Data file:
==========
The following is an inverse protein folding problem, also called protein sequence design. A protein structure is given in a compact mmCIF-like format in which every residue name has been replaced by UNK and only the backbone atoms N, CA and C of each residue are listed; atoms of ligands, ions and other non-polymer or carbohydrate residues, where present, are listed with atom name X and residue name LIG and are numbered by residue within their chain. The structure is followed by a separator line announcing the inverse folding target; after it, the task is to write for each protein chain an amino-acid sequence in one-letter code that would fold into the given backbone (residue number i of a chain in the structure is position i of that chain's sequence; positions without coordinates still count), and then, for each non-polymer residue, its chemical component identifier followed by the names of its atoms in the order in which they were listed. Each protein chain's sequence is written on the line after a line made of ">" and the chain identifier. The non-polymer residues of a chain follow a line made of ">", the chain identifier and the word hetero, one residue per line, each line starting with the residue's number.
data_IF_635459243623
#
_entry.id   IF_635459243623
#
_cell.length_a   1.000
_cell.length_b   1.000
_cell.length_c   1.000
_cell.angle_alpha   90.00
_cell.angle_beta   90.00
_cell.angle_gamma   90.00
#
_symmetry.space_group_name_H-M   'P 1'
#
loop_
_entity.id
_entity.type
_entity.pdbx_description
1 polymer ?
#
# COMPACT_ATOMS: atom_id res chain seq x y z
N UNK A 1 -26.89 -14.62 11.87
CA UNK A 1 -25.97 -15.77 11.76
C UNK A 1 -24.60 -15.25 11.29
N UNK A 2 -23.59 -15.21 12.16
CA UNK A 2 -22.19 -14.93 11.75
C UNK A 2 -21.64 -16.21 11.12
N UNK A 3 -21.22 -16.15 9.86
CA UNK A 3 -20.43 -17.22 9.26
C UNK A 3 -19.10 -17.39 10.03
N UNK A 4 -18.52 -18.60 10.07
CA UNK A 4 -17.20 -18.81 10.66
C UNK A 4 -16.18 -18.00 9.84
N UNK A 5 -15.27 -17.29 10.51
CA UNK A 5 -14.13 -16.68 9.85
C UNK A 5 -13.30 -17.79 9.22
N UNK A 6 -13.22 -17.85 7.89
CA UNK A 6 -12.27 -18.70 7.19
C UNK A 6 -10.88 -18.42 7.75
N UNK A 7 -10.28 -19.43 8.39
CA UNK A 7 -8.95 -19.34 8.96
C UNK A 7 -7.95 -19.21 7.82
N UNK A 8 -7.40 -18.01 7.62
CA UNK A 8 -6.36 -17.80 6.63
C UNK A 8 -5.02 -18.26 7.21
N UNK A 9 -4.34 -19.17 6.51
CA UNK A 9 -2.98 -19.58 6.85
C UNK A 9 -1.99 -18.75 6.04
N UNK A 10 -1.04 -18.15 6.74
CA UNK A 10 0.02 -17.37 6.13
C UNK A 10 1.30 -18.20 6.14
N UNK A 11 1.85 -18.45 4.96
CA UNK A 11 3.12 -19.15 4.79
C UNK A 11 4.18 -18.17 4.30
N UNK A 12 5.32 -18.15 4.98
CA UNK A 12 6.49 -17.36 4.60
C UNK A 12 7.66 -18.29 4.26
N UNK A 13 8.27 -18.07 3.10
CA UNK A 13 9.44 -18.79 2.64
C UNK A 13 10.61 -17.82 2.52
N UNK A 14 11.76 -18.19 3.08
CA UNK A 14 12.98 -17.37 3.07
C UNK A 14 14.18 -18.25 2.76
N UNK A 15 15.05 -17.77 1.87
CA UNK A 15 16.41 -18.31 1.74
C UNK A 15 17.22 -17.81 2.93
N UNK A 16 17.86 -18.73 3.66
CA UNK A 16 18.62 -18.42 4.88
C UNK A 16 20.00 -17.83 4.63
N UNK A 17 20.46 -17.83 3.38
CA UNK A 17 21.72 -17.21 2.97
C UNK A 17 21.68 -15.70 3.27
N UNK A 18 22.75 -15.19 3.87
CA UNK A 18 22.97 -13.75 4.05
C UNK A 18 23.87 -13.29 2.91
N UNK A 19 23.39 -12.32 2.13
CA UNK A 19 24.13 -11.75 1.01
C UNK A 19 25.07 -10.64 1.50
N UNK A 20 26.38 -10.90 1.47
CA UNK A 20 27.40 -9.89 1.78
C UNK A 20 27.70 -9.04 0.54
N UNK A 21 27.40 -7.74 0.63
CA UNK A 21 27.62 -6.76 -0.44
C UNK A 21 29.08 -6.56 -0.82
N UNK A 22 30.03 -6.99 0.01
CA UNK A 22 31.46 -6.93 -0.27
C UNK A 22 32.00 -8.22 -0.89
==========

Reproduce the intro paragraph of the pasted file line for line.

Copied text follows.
The following is an inverse protein folding problem, also called protein sequence design. A protein structure is given in a compact mmCIF-like format in which every residue name has been replaced by UNK and only the backbone atoms N, CA and C of each residue are listed; atoms of ligands, ions and other non-polymer or carbohydrate residues, where present, are listed with atom name X and residue name LIG and are numbered by residue within their chain. The structure is followed by a separator line announcing the inverse folding target; after it, the task is to write for each protein chain an amino-acid sequence in one-letter code that would fold into the given backbone (residue number i of a chain in the structure is position i of that chain's sequence; positions without coordinates still count), and then, for each non-polymer residue, its chemical component identifier followed by the names of its atoms in the order in which they were listed. Each protein chain's sequence is written on the line after a line made of ">" and the chain identifier. The non-polymer residues of a chain follow a line made of ">", the chain identifier and the word hetero, one residue per line, each line starting with the residue's number.